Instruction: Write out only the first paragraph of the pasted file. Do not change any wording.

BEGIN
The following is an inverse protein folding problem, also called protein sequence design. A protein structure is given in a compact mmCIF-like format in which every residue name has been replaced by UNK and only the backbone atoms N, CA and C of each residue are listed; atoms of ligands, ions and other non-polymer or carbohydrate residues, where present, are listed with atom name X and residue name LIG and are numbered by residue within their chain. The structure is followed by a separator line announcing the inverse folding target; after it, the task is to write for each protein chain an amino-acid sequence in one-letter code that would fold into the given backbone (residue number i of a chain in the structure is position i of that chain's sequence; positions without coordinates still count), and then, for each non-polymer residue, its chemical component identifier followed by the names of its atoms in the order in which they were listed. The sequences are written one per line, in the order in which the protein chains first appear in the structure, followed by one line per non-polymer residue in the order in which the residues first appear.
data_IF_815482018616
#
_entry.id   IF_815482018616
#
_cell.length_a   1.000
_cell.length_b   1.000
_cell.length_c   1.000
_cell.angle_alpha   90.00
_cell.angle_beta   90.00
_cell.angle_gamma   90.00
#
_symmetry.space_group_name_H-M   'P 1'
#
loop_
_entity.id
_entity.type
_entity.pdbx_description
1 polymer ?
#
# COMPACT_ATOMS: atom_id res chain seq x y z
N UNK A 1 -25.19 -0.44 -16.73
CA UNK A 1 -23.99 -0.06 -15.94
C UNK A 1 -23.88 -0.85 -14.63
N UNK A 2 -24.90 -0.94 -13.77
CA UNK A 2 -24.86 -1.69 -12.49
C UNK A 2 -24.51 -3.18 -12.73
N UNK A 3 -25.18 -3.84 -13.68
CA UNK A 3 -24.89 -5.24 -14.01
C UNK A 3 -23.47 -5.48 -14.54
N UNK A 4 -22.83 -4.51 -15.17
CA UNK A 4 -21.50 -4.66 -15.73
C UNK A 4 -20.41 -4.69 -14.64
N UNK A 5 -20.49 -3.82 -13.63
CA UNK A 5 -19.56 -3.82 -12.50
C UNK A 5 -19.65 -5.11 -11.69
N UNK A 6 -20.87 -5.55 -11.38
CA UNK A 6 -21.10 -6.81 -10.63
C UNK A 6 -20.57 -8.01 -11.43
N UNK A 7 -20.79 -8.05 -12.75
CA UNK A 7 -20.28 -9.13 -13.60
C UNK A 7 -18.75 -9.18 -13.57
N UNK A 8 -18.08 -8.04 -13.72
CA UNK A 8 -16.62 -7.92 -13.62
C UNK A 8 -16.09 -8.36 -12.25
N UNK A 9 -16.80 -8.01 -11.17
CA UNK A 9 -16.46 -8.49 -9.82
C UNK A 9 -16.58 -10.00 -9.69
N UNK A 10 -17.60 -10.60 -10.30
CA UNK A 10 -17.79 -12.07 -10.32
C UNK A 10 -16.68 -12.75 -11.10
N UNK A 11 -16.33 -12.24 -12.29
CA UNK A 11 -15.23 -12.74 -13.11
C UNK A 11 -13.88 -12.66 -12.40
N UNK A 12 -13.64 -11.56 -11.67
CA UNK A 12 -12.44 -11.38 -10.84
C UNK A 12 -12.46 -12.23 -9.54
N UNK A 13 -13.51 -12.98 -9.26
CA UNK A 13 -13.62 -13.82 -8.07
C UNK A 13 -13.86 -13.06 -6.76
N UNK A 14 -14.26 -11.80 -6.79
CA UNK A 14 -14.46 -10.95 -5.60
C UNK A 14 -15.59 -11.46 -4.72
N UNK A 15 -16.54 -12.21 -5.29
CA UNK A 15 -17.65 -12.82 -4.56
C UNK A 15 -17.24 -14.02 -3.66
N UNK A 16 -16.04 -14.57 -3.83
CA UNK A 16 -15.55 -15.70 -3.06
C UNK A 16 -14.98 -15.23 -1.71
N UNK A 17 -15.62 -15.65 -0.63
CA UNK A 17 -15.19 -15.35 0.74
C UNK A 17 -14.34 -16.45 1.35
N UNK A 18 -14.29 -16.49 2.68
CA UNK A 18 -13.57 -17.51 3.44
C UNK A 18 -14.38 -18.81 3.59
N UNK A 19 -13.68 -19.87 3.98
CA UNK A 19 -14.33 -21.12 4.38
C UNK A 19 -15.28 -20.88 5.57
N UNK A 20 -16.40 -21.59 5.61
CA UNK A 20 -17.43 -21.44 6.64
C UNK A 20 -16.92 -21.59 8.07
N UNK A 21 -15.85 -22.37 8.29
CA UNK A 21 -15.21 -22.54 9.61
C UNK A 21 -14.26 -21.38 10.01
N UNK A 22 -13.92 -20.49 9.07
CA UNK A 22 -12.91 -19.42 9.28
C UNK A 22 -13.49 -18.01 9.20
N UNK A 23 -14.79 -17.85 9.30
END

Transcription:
The following is an inverse protein folding problem, also called protein sequence design. A protein structure is given in a compact mmCIF-like format in which every residue name has been replaced by UNK and only the backbone atoms N, CA and C of each residue are listed; atoms of ligands, ions and other non-polymer or carbohydrate residues, where present, are listed with atom name X and residue name LIG and are numbered by residue within their chain. The structure is followed by a separator line announcing the inverse folding target; after it, the task is to write for each protein chain an amino-acid sequence in one-letter code that would fold into the given backbone (residue number i of a chain in the structure is position i of that chain's sequence; positions without coordinates still count), and then, for each non-polymer residue, its chemical component identifier followed by the names of its atoms in the order in which they were listed. The sequences are written one per line, in the order in which the protein chains first appear in the structure, followed by one line per non-polymer residue in the order in which the residues first appear.